While face-to-face negotiations are always better for closing business deals, email negotiations are on the rise. Researchers have found (and common sense tells us) that email negotiations lead to less satisfying agreements and an even greater rate of failure to reach agreement. The only thing I can think of that would be even worse then negotiation through e-mail would be negotiating through texting!

The preferred negotiations approach? Face to face first, phone second (including Skype) and email last. If the only alternative is to negotiate via email, I have the following tips:

1. Talk first. No matter what the other side says you have to talk to them. You have to make some connection with this person other than through electronic dispatches hurled over the cyber wall. And picking up the phone during negotiations can be awfully handy to clarify, get context and attitudes not appearing on the printed page, and just connect. Civility goes a long way in this frenzied digital world.
2. Plan, have an agenda. Emails lead to stream of consciousness negotiation on key deal terms. Priorities, planning and problem solving don’t lend themselves to short email salvos.
3. Ask who has authority. You will go through email torture if you learn that all your negotiation efforts have to be approved by the person behind the curtain. The person needs to be cc’d and involved.
4. It’s not just the email. It’s not their final negotiating position. How many times have you pored over an email wondering why they were so rigid, inflexible? You are only seeing those words on the page—you are not hearing their conversations, their tone, their perceptions, and their feelings. Emails can often come across as too aggressive. Don’t fire off an email based on your first reaction—wait, reread their email and reread your response. Haste does make waste.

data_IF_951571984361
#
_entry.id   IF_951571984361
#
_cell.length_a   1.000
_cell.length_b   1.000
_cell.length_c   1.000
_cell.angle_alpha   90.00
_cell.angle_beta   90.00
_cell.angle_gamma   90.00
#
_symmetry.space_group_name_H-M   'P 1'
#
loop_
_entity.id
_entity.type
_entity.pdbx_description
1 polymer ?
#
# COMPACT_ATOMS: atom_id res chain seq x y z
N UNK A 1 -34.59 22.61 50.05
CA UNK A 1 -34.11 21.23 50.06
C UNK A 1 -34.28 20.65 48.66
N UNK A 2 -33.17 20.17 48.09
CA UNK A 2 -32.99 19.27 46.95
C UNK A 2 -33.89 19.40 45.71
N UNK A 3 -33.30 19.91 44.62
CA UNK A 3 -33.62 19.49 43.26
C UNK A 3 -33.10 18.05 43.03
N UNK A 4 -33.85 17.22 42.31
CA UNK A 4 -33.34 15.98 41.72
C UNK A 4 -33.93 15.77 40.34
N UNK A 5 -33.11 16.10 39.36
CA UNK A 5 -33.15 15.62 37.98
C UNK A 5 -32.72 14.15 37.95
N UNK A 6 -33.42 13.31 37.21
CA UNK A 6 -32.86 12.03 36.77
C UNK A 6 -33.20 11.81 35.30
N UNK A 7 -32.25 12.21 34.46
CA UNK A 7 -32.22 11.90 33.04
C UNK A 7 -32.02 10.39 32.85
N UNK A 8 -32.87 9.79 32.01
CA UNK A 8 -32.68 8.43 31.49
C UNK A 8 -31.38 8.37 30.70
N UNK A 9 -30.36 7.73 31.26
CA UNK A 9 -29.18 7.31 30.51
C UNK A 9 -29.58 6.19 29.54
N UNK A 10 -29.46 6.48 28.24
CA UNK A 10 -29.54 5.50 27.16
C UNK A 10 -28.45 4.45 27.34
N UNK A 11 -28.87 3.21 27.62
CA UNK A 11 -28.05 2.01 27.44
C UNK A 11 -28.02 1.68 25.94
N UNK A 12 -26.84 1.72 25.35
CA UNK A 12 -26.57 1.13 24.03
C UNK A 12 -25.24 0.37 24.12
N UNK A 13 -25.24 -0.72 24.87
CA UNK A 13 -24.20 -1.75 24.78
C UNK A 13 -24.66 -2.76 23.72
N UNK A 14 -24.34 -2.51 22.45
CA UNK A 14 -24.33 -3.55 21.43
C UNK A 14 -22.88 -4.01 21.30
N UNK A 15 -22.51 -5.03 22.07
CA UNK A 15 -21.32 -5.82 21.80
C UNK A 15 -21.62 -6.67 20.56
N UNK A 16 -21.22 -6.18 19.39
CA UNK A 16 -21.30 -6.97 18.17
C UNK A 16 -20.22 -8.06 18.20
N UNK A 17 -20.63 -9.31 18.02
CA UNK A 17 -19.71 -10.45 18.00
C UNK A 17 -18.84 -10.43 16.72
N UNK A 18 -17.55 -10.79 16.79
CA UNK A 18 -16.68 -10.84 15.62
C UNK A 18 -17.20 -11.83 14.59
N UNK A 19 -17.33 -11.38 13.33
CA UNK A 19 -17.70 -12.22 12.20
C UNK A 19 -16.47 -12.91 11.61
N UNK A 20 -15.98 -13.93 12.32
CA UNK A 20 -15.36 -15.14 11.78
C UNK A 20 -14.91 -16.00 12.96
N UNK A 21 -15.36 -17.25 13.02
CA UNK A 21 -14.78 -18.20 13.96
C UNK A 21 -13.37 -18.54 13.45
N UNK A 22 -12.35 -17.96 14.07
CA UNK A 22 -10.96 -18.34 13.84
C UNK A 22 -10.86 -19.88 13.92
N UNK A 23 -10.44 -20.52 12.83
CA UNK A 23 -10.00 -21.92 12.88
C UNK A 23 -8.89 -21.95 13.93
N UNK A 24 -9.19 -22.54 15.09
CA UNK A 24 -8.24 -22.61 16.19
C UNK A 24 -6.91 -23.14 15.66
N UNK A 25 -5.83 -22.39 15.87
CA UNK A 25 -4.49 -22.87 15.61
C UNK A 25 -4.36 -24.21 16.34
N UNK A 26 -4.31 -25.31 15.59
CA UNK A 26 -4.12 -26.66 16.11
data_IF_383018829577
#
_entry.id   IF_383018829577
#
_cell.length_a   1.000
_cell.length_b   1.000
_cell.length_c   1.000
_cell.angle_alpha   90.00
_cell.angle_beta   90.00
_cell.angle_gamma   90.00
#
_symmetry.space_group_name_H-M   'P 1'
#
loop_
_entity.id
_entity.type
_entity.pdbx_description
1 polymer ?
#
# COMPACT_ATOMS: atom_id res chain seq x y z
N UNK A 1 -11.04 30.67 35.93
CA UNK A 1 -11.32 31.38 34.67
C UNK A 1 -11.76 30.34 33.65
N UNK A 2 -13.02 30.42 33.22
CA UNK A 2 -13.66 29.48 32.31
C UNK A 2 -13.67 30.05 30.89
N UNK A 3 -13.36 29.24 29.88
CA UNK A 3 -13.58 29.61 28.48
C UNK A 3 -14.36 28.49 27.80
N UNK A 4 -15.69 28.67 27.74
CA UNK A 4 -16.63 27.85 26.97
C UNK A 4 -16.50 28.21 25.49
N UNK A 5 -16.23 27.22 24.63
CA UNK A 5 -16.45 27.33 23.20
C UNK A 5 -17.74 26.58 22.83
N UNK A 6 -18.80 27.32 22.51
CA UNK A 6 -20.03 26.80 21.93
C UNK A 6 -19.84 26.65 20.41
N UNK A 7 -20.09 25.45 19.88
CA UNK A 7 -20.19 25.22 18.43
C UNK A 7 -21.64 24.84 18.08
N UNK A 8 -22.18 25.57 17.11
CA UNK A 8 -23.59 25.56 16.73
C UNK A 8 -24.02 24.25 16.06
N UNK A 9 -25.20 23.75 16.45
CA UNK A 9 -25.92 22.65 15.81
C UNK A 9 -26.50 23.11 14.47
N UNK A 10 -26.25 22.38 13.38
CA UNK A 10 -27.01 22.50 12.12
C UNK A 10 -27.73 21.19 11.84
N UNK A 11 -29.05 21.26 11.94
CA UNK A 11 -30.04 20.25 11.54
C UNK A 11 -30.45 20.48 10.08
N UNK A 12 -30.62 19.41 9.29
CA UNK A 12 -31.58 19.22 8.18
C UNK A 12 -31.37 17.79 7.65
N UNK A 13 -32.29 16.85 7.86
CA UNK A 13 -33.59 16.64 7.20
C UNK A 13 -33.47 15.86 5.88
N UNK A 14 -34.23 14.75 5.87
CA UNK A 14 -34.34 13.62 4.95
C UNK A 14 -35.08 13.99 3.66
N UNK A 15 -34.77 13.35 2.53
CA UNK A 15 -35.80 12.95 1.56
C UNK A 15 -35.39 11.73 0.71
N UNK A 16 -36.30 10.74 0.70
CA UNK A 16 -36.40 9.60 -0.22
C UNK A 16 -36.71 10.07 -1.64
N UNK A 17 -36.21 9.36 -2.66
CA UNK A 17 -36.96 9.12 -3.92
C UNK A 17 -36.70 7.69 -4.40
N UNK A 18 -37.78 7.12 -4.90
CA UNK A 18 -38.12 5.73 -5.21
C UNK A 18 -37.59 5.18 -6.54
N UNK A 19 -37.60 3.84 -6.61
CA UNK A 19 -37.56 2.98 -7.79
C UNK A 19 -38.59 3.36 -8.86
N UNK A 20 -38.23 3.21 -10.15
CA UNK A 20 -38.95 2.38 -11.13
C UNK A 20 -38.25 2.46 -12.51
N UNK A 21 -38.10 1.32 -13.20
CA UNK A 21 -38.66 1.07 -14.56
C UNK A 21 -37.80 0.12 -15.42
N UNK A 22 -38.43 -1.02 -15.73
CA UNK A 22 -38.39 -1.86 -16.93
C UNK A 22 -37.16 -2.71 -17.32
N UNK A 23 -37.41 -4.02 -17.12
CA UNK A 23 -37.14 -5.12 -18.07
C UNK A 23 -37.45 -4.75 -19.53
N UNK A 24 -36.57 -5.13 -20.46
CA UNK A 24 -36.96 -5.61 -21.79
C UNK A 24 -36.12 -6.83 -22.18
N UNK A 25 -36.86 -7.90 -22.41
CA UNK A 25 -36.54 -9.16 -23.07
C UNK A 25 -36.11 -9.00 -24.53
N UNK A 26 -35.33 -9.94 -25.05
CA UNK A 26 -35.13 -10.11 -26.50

5. Ask questions. Ask such basic questions such as “who, what, when, where, why and how. Ask up front, not when the deal is almost done. See #4, it’s not black and white.
6. Be clear. The digital revolution did not do away with the need to write well and clearly—if anything it demands more clarity when no one is talking to each other. 
 I always read, and re-read important e-mails and put myself in the position of the person reading it. It’s so easy to convey the wrong message when you are just using the written word.
7. Timing. If you want a speedy reply, let them know. Likewise, if you have unduly procrastinated, at least acknowledge your response was slow. And don’t read too much into delay—not everyone responds to emails within seconds, minutes or even 24 hours. Also, make it clear who needs to do what when and set realistic deadlines. Otherwise, you may be waiting forever for a deal that never comes to pass.
8. Humanize. Connect with the other side if only to commiserate on the local team or the weather. LinkedIn can help you connect by knowing their background. You needn’t pander or tread into verboten territory (religion, politics).
9. Price is not the only number. If price is a mathematical equation, i.e. offer is X, counteroffer is Y and you split the difference, you may have really botched the deal. Why? Shipping, warranties, terms, service levels, returns, renewals, etc. can render a deal wholly unprofitable.
10. Written Agreement. Conflicting terms in emails will leave both sides in limbo about whose terms govern. An executed written agreement is always better than terms exchanged via email.

 

Carol Frank of Boulder, CO, is the founder of four companies in the pet industry. As a Managing Director at SDR Ventures Investment Bank, she is a registered Investment Banker and leads the team in executing pet industry transactions including M&A, capital formation and strategic advisory services. She is also the owner of BirdsEye Consulting, the consummate source for pet sector consulting expertise in licensing, executive recruiting, market research, and sales channel strategy. She can be reached at carol@carolfrank.com.